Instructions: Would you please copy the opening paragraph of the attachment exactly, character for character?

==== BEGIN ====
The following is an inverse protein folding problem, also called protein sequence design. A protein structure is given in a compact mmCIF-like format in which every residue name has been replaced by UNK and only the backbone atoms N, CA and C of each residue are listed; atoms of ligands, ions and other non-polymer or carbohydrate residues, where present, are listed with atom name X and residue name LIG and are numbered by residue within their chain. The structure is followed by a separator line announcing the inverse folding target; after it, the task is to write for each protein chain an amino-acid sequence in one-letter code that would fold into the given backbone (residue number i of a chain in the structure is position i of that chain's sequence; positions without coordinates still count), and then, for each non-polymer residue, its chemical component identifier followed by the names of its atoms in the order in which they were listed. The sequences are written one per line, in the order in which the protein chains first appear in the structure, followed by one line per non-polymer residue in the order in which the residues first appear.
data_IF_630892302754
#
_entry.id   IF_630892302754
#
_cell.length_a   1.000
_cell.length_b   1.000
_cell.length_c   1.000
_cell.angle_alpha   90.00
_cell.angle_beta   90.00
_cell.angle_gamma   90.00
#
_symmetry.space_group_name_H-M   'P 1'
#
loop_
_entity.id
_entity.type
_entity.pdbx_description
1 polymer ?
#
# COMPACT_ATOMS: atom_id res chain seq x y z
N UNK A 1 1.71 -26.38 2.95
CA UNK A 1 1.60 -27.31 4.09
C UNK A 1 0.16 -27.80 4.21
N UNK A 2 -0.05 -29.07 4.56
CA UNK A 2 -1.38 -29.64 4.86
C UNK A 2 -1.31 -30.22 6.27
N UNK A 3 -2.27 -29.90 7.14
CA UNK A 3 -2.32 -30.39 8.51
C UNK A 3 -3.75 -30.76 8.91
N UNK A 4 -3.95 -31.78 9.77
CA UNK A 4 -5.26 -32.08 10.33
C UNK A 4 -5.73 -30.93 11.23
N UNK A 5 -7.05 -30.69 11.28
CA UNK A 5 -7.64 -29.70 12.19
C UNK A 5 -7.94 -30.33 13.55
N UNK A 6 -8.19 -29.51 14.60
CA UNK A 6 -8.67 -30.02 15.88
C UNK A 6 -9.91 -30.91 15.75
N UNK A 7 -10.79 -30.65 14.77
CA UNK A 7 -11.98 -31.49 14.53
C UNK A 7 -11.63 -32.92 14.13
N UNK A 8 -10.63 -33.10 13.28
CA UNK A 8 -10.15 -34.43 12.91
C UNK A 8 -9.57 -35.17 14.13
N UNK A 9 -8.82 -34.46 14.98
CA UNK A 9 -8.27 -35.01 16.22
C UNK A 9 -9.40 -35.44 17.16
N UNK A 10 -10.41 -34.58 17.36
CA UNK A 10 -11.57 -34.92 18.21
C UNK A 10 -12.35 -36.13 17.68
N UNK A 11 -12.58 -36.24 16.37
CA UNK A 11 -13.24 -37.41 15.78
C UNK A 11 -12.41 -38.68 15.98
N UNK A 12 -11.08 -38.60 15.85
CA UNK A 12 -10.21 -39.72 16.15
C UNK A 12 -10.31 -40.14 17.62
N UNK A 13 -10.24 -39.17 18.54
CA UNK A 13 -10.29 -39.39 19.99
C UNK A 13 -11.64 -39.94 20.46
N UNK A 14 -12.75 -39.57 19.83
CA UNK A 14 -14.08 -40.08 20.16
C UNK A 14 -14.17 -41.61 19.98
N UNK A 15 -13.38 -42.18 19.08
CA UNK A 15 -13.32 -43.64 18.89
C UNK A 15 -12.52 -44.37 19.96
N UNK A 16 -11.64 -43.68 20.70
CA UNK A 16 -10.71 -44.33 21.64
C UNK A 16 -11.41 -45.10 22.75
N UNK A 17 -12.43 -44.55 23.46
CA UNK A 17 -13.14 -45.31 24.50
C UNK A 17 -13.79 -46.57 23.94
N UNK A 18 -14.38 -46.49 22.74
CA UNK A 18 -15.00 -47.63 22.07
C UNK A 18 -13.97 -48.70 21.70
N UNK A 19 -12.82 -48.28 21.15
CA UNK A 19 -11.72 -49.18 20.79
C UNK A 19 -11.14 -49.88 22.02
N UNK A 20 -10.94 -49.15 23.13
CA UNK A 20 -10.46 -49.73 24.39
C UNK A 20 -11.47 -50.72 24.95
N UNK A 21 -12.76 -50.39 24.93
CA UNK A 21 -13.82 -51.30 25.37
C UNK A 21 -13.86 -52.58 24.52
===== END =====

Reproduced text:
The following is an inverse protein folding problem, also called protein sequence design. A protein structure is given in a compact mmCIF-like format in which every residue name has been replaced by UNK and only the backbone atoms N, CA and C of each residue are listed; atoms of ligands, ions and other non-polymer or carbohydrate residues, where present, are listed with atom name X and residue name LIG and are numbered by residue within their chain. The structure is followed by a separator line announcing the inverse folding target; after it, the task is to write for each protein chain an amino-acid sequence in one-letter code that would fold into the given backbone (residue number i of a chain in the structure is position i of that chain's sequence; positions without coordinates still count), and then, for each non-polymer residue, its chemical component identifier followed by the names of its atoms in the order in which they were listed. The sequences are written one per line, in the order in which the protein chains first appear in the structure, followed by one line per non-polymer residue in the order in which the residues first appear.